of transitions [148]. Nuclear variance in modern humans varies by loci in part due to
unequal selection [149] and the linkage of neutral sites to those that undergo differential
selection. Complexity is the norm when dealing with variance of the nuclear ensemble
[150-154]. It is remarkable that despite the diversity of speciation mechanisms and path-
ways the mitochondrial sequence variance in almost all extant animal species should be
constrained within narrow parameters.
Mostly synonymous and apparently neutral variation in mitochondria within spe-
cies shows a similar quantitative pattern across the entire animal kingdom. The pattern
is that that most—over 90% in the best characterized groups—of the approximately ve
million barcode sequences cluster into groups with between 0.0% and 0.5% variance as
measured by APD, with an average APD of 0.2%.
Modern humans are a low-average animal species in terms of the APD. The molecu-
lar clock as a heuristic marks 1% sequence divergence per million years which is consis-
tent with evidence for a clonal stage of human mitochondria between 100,000- 200,000
years ago and the 0.1% APD found in the modern human population [34, 155, 156]. A
conjunction of factors could bring about the same result. However, one should not as a
23WHY SHOULD MITOCHONDRIA DEFINE SPECIES?
rst impulse seek a complex and multifaceted explanation for one of the clearest, most
data rich and general facts in all of evolution. The simple hypothesis is that the same
explanation offered for the sequence variation found among modern humans applies
equally to the modern populations of essentially all other animal species. Namely that
the extant population, no matter what its current size or similarity to fossils of any age,
has expanded from mitochondrial uniformity within the past 200,000 years.
Nonhuman animals, as well as bacteria and yeast, are often considered “model sys-
tems” whose results can be extrapolated to humans. The direction of inference is re-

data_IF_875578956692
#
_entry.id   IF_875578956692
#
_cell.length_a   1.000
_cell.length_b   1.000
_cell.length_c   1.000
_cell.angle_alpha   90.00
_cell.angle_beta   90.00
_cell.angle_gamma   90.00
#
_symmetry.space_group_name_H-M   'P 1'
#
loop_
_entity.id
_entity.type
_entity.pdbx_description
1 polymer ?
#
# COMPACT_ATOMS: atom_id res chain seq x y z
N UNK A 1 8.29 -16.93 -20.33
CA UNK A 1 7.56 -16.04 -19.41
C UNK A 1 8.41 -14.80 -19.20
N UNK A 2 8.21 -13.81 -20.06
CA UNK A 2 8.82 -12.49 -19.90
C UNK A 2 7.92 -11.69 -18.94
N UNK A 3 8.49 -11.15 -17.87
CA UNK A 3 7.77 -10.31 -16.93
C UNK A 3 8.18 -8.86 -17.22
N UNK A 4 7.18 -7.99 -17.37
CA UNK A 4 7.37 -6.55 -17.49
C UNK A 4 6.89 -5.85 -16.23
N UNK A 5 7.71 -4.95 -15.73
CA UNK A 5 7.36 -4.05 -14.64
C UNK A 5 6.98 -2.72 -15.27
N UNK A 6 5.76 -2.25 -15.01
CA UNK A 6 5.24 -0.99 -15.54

versible. Fossil evidence for mammalian evolution in Africa implies that most species
started with small founding populations and later expanded [157] and sequence analysis
has been interpreted to suggest that the last ice age created widespread conditions for a
subsequent expansion [158]. The characteristics of contemporary mitochondrial vari-
ance may represent a rare snapshot of animal life evolving during a special period. Al-
ternatively, the similarity in variance within species could be a sign or a consequence of
coevolution [159].
Mitochondria drive many important processes of life [160-162]. There is irony but
also grandeur in this view that, precisely because they have no phenotype, synonymous
codon variations in mitochondria reveal the structure of species and the mechanism of
speciation. This vista of evolution is best seen from the passenger seat.
Acknowledgements. Bruce Levin suggested the phrase “honorary prokaryote” in reference to mito-
chondria. Others have used the phrase in reference yeast or to phage introns. Thanks to Glen Bjork,
Manny Goldman, Ken Zahn for discussions on tRNAs, Jesse H. Ausubel, Frank Stahl for encourage-
ment and comments and the Alfred P. Sloan Foundation and Monmouth University/Rockefeller Univer-
sity Marine Science and Policy Initiative for support.
24 STOECKLE, THALER